A novel apoE-derived therapeutic reduces vasospasm and improves outcome in a murine model of subarachnoid hemorrhage.

Journal Article (Journal Article)

INTRODUCTION: Recent clinical observations demonstrate that the APOE4 genotype increases the development of delayed ischemic deficit and worsens prognosis following aneurysmal subarachnoid hemorrhage (SAH). In the current study, we use targeted replacement mice expressing only human apoE3 or apoE4 to model the isoform-specific effects of apoE following SAH. We then test the hypothesis that an apoE-derived therapeutic peptide reduces vasospasm and improves functional recovery after SAH. METHODS: Experimental SAH was induced in APOE3- and APOE4-targeted replacement mice. For 3 days following injury, daily functional assessments were made. Mice were then sacrificed and the cerebral vasculature visualized to quantify vasospasm. In a separate experiment, C57Bl/6 mice were treated with intravenous injection of vehicle, low-dose, or high-dose apoE-mimetic peptide every 12 hours for 3 days post-SAH. Functional endpoints were assessed on a daily basis, followed by measurement of middle cerebral artery diameter. RESULTS: Mice expressing the apoE4 isoform had greater functional deficit, mortality, cerebral edema, and vasospasm as compared with their apoE3 counterparts. Mice treated with the apoE-mimetic peptide had decreased mortality, functional deficits, and histological evidence of vasospasm as compared with vehicle-treated animals. CONCLUSION: Consistent with the clinical literature, the apoE4 isoform is associated with an increased incidence of vasospasm and poor functional recovery after experimental SAH. An apoE-derived peptide represents a novel therapeutic approach for the treatment of SAH.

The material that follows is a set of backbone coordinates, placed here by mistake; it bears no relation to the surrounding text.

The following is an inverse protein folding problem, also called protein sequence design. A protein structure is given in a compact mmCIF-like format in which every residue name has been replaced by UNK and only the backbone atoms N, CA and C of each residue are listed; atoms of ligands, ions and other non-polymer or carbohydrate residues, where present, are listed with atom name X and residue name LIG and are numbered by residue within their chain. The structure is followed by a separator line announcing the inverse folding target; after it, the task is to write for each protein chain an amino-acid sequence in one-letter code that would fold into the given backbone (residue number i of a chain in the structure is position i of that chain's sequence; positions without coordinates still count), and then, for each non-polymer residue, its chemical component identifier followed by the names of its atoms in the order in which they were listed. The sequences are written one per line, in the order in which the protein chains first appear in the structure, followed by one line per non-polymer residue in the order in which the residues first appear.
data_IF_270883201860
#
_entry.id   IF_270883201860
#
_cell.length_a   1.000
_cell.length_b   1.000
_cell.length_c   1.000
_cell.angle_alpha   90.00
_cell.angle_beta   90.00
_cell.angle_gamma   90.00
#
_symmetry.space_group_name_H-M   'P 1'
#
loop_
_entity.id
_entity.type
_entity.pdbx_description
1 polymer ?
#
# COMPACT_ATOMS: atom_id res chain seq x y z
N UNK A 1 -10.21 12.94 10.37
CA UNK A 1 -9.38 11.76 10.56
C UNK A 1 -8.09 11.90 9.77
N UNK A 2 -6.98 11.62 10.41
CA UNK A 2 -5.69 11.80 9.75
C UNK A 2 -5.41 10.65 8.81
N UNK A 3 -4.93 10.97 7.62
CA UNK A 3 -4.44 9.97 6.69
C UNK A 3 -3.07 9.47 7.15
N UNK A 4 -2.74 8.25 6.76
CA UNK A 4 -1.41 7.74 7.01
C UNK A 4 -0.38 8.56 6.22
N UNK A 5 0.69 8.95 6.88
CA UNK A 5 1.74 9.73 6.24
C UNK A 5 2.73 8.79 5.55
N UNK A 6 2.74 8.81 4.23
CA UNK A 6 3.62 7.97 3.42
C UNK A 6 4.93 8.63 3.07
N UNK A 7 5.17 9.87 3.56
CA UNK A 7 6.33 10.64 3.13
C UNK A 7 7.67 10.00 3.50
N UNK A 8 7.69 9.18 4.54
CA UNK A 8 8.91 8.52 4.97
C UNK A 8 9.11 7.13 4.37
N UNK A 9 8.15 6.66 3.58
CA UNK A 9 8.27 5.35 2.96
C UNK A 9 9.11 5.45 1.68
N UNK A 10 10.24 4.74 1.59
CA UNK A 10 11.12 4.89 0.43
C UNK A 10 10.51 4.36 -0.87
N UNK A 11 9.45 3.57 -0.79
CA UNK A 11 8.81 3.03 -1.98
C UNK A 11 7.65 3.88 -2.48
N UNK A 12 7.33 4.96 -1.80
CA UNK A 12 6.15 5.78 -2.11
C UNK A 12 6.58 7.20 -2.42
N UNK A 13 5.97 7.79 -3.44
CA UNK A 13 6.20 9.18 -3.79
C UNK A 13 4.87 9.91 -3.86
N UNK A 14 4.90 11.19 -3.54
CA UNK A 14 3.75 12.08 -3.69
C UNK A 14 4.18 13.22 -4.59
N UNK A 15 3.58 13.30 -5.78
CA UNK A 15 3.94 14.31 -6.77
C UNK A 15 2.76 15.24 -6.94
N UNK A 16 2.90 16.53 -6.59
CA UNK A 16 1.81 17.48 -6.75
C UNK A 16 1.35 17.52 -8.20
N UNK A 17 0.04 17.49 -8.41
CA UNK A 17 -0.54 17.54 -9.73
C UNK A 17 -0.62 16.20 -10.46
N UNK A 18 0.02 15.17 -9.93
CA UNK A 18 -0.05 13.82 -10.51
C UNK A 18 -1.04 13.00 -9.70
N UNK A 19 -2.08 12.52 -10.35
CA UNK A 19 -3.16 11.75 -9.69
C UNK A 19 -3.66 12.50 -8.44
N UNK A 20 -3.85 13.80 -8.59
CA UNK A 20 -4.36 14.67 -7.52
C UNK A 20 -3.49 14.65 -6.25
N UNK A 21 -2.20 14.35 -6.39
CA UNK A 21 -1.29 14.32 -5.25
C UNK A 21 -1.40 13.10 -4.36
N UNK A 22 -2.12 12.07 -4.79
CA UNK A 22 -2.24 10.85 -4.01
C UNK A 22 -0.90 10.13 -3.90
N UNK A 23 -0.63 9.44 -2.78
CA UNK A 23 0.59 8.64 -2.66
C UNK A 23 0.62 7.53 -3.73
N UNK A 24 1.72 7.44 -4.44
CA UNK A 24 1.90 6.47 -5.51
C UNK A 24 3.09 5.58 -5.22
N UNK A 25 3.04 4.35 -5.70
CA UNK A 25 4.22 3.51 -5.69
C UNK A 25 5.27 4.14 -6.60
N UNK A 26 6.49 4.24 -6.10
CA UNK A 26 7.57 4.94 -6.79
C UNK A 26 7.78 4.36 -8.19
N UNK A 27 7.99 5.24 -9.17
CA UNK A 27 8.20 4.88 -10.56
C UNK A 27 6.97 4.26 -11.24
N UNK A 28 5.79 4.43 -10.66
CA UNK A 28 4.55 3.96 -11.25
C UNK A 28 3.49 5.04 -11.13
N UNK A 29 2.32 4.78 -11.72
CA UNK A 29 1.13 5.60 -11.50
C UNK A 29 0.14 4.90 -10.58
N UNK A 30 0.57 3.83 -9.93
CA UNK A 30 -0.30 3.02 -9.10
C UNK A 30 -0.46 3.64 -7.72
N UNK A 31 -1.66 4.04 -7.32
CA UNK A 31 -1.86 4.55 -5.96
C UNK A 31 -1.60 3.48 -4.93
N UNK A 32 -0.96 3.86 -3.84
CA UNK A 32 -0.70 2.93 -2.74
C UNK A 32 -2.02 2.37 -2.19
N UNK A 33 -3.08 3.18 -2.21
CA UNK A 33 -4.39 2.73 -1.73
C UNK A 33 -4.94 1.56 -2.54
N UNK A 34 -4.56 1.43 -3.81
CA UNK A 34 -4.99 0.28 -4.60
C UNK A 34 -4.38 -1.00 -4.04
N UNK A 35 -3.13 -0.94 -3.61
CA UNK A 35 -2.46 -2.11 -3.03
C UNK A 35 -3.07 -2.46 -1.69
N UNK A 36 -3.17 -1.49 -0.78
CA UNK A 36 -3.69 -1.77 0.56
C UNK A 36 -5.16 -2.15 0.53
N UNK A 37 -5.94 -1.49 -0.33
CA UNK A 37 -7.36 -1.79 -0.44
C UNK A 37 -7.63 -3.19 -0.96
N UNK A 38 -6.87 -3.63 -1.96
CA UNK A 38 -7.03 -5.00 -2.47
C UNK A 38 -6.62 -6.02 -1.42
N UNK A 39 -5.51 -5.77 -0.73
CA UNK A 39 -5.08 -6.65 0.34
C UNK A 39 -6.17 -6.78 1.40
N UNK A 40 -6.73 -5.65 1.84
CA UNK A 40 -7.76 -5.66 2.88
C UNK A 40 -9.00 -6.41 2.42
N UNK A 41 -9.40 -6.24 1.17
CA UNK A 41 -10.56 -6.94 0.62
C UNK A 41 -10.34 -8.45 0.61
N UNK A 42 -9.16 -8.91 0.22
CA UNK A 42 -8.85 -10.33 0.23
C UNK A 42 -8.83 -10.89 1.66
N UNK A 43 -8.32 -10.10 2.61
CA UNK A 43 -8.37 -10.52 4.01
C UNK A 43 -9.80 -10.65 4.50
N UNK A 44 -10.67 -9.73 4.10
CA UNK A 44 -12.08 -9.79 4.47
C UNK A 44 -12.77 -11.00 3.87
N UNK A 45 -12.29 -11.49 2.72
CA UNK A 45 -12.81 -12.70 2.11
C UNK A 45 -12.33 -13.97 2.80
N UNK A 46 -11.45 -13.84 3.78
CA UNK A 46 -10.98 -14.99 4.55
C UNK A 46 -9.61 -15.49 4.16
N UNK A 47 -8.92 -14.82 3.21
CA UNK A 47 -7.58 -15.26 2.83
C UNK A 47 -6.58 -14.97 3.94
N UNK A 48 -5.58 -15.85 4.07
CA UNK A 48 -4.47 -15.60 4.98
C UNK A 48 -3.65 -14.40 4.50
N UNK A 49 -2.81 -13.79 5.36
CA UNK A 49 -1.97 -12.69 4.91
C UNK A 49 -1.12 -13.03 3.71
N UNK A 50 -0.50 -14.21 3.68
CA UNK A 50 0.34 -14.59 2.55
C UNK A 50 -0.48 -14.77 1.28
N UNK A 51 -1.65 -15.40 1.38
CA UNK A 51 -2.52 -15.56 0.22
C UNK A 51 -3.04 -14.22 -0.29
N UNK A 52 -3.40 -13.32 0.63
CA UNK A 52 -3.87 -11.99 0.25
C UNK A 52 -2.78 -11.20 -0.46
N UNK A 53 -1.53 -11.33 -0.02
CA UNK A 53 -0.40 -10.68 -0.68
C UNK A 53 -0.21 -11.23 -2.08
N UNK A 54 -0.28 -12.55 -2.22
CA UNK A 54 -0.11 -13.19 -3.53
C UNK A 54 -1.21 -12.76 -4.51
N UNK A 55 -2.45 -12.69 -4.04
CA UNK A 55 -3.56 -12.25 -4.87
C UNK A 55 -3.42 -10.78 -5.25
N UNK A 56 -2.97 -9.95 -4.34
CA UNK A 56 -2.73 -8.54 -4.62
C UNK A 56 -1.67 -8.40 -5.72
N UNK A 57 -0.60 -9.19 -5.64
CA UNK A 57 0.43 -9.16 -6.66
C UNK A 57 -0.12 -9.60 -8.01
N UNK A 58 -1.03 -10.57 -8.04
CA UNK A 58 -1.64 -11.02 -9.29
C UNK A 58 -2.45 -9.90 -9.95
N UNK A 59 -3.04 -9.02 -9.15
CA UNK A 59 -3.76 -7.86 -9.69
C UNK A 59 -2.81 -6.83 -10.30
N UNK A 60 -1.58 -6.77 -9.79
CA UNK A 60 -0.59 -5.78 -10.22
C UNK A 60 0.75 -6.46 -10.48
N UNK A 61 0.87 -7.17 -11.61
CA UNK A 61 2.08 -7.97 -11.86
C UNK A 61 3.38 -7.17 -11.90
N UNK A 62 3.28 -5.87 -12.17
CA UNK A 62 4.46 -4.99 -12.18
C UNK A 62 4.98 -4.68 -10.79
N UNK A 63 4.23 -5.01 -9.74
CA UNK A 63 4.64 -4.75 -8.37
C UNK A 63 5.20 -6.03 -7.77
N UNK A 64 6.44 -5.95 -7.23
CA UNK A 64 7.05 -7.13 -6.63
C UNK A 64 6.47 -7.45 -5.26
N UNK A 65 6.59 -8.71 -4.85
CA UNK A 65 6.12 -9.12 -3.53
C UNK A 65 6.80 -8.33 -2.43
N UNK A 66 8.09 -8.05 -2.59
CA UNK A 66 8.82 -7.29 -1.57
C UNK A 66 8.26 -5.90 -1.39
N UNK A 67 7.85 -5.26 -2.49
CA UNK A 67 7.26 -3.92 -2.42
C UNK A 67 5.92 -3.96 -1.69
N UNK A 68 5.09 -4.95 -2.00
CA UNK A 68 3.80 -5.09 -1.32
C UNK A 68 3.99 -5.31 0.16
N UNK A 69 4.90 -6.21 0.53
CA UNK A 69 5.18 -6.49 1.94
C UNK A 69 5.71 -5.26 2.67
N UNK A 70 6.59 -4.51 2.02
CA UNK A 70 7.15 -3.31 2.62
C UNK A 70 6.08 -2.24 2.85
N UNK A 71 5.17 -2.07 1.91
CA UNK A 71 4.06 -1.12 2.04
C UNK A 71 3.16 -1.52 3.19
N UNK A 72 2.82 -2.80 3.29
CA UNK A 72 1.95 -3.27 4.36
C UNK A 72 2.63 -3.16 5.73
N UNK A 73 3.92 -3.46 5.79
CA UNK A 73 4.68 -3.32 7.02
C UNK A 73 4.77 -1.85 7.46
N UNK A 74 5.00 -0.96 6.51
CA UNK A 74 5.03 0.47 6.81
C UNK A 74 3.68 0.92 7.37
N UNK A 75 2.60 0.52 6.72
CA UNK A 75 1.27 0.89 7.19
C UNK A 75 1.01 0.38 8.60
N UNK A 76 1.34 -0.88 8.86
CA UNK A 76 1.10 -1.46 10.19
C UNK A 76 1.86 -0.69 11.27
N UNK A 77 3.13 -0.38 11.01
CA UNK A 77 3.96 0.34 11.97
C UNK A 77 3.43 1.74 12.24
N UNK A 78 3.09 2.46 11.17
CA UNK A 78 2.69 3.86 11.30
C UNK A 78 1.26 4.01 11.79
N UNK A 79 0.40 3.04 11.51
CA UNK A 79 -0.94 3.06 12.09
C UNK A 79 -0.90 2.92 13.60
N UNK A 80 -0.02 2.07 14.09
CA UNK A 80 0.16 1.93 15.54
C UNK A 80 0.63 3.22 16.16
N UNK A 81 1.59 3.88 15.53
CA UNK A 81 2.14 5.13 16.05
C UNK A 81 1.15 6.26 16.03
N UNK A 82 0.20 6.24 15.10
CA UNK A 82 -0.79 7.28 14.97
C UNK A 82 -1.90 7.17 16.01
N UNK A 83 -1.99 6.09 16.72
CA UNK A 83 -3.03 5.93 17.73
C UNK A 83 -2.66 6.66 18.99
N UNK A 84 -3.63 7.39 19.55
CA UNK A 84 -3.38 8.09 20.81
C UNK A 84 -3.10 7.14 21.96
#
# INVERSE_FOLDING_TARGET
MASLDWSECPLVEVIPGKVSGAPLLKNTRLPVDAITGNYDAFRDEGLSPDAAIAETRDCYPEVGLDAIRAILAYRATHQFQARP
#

Full Text

Duke Authors

Cited Authors

  • Gao, J; Wang, H; Sheng, H; Lynch, JR; Warner, DS; Durham, L; Vitek, MP; Laskowitz, DT

Published Date

  • 2006

Published In

Volume / Issue

  • 4 / 1

Start / End Page

  • 25 - 31

PubMed ID

  • 16498192

International Standard Serial Number (ISSN)

  • 1541-6933

Digital Object Identifier (DOI)

  • 10.1385/NCC:4:1:025


  • eng

Conference Location

  • United States